Duke Energy began delivery of coal ash to its Sutton Plant landfill last week after receiving approval from state regulators.
As of last 2015, there were 150 million tons of coal ash floating through North Carolina alone, and that state, the first to adopt a coal management act, generates another 4 million tons a year. Nationally the industry generates upward of 120 million tons annually.
But after problems with some the traditional method of disposing of coal ash in ponds, landfills are becoming bigger destinations for disposal of the material.
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“This is a big milestone,” said Danielle Peoples, a Duke spokeswoman, noting the landfill is crucial to Duke meeting a state-mandated 2019 coal ash cleanup deadline. DEQ gave approval last October to a similar facility at the Dan River facility in Eden.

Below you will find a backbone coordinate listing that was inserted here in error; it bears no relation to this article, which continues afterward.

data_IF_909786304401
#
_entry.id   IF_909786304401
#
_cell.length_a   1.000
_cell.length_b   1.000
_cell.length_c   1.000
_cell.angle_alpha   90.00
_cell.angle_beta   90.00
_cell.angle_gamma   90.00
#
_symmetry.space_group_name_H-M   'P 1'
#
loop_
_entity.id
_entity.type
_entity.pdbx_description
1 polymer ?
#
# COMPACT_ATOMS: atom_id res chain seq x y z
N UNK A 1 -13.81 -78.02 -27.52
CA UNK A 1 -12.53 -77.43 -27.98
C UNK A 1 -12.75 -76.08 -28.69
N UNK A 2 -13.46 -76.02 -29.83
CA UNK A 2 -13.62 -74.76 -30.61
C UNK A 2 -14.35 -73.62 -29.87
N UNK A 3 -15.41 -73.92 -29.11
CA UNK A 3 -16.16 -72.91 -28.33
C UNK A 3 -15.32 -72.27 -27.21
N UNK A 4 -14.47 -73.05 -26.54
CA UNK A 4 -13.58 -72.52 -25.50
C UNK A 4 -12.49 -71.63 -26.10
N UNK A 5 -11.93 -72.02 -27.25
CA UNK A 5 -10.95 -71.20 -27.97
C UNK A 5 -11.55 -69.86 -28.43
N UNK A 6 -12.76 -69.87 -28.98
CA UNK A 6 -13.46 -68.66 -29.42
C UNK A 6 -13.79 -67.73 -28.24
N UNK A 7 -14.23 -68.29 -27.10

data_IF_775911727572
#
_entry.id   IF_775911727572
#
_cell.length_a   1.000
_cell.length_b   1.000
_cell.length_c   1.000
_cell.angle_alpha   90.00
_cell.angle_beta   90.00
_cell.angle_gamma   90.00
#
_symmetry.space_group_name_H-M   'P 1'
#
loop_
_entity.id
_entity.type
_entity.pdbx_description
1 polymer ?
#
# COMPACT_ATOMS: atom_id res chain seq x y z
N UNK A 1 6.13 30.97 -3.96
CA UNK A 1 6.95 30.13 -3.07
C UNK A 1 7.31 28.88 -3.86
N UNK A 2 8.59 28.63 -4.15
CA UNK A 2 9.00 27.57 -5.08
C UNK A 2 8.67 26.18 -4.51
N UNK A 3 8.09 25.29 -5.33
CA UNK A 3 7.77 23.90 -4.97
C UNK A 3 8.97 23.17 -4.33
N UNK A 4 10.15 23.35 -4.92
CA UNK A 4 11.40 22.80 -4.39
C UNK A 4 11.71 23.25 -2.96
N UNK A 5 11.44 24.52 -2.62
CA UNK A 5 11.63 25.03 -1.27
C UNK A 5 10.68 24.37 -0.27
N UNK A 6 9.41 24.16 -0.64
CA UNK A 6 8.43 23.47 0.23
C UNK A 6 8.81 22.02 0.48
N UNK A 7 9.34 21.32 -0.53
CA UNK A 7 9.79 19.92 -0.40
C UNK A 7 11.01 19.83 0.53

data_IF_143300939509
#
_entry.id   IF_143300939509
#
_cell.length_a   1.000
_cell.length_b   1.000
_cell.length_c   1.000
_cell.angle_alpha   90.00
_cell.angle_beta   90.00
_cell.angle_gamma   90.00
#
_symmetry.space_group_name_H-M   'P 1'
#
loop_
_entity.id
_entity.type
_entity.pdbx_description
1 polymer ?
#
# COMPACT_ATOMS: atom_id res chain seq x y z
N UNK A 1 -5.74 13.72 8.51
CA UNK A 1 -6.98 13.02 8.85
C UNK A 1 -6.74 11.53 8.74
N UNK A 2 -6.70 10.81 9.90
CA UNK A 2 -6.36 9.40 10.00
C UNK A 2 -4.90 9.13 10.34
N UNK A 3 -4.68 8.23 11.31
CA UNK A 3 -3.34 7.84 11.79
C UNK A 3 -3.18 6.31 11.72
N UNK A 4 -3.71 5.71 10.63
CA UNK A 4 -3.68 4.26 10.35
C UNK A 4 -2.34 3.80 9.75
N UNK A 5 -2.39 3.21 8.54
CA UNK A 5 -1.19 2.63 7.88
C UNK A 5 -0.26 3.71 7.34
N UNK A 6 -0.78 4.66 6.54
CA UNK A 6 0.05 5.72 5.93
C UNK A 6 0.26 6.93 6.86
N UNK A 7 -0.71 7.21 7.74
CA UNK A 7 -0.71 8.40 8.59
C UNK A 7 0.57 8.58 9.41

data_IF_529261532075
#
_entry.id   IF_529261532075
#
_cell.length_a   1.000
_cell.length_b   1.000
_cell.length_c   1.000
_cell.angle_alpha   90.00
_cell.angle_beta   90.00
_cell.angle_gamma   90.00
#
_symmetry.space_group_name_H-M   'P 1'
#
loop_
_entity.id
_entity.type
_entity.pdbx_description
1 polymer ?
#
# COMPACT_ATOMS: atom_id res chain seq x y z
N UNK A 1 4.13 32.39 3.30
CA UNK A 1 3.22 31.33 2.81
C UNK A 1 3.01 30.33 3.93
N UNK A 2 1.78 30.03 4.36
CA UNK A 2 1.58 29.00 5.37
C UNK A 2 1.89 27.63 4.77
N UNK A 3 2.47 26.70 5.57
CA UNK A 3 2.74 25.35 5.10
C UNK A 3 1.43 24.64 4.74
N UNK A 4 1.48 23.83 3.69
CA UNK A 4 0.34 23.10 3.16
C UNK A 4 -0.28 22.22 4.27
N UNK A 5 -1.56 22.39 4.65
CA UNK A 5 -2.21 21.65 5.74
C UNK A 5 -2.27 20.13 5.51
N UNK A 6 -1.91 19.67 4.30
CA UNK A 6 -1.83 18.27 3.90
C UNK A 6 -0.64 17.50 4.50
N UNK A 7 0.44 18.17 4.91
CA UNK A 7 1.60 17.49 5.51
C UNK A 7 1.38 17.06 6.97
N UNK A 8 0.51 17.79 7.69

As part of the permit process, DEQ conducted an environmental justice review and determined no one lives within a mile of the landfill site.
In a release, DEQ Secretary Michael Regan said, “The safety and well-being of people living near these coal ash ponds is a top priority. This permit requires that the landfill be constructed and operated with the current safeguards you would find for other landfills in North Carolina.”
Thursday’s decision comes about a month after Duke announced its intention to pursue an average rate hike of 14.9 percent, in part to pay for coal ash clean up. If the request is approved, the average residential customer, who uses about 1,000 kilowatt-hours of electricity, would pay about $122.48 per month -- a monthly increase of about $17.80.